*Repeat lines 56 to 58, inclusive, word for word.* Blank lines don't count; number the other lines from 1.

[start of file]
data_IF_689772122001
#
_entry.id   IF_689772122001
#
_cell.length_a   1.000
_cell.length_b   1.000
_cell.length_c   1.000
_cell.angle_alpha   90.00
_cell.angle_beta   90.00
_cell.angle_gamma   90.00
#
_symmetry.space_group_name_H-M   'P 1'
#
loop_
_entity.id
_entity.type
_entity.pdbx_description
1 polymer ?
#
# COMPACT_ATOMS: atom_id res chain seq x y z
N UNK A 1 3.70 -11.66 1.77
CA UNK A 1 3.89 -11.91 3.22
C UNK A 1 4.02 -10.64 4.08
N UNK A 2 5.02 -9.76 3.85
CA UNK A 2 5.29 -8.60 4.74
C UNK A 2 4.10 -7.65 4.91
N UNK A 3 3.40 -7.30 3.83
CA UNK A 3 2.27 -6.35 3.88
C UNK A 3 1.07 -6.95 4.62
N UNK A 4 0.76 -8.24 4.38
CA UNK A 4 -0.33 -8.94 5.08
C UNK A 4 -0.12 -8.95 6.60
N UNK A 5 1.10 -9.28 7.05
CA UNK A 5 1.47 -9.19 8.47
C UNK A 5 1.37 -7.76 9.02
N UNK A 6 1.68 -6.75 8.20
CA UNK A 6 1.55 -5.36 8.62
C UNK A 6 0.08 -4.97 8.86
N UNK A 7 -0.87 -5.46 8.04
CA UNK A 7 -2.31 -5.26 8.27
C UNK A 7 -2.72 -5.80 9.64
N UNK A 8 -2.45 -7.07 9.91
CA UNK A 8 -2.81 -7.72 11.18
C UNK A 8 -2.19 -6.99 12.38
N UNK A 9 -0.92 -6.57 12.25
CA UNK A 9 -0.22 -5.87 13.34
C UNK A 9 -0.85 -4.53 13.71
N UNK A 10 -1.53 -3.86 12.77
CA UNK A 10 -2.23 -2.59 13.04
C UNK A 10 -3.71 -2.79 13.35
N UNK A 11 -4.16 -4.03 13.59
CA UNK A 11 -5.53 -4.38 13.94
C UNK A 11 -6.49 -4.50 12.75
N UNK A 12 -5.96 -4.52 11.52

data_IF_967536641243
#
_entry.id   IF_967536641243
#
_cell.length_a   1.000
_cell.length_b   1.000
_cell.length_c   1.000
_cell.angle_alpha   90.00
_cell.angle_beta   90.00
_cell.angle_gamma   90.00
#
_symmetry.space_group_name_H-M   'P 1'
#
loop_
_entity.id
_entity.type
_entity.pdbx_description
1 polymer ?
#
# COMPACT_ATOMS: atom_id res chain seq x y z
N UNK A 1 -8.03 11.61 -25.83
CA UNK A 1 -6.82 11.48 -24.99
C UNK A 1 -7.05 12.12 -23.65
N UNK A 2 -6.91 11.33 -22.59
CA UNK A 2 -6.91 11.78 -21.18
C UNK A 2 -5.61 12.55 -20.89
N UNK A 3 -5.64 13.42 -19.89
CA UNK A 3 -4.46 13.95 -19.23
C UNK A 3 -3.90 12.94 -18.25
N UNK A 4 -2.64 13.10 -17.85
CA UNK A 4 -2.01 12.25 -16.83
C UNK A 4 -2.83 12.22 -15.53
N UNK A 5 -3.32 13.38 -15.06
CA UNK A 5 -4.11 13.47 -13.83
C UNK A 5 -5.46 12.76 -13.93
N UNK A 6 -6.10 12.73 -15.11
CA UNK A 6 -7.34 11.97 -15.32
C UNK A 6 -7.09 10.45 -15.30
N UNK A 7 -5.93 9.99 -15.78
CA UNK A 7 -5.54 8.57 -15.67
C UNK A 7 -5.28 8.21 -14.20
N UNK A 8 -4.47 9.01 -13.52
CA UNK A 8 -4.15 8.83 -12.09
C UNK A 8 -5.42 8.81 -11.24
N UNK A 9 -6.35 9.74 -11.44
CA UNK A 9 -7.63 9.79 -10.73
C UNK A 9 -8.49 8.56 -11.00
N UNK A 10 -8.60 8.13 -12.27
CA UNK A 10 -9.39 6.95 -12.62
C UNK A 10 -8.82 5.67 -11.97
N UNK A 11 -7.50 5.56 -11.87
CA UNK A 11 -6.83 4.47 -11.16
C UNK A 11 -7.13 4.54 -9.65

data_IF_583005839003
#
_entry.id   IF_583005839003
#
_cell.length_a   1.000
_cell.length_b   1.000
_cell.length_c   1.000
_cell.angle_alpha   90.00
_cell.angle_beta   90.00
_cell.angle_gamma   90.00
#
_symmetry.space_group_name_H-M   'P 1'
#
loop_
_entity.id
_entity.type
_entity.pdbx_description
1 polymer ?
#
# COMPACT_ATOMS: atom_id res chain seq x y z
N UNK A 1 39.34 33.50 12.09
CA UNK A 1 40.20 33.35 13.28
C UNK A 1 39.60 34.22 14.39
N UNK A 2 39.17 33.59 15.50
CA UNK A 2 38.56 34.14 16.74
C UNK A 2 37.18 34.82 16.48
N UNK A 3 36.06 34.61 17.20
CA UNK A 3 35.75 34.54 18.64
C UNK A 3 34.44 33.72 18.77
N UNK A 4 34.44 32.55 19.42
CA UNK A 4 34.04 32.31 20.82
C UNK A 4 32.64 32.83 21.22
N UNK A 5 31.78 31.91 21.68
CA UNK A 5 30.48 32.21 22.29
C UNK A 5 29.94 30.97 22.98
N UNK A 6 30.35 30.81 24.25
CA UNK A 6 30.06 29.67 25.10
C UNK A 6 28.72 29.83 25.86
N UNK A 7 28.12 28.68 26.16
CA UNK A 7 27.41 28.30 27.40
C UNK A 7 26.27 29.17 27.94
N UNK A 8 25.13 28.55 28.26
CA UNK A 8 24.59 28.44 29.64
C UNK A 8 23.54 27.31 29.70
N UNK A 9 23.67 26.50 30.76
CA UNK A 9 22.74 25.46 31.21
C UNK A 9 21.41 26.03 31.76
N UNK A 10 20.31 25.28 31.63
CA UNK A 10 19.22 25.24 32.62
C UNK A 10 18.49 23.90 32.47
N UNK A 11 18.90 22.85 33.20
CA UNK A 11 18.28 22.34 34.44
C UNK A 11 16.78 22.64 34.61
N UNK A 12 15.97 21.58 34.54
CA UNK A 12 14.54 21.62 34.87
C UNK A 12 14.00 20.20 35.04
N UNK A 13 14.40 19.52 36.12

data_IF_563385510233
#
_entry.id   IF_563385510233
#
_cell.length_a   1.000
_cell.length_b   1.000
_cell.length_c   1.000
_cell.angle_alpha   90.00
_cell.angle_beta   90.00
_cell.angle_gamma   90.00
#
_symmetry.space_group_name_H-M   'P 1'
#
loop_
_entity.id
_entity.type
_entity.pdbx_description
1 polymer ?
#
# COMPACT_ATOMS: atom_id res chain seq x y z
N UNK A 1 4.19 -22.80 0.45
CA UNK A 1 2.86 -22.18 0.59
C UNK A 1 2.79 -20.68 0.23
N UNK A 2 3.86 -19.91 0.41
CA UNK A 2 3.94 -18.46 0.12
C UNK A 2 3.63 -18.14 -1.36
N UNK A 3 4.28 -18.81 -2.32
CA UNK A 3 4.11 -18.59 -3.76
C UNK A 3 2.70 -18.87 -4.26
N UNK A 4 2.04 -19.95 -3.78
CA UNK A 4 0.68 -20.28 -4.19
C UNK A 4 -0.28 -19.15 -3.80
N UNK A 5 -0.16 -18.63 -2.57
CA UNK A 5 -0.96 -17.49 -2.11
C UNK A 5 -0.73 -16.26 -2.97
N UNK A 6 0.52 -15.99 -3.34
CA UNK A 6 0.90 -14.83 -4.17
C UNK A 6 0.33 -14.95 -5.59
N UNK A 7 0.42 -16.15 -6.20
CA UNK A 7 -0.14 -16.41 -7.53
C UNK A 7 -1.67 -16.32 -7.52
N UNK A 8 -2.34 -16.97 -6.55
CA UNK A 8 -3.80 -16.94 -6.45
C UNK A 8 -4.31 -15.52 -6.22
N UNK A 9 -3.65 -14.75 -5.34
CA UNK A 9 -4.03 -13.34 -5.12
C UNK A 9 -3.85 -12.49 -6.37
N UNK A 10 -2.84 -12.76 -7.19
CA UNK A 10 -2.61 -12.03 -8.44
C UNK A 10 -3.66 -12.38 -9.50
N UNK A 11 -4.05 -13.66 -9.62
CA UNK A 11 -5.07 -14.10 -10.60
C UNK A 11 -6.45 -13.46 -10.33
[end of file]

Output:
#
_entry.id   IF_967536641243
#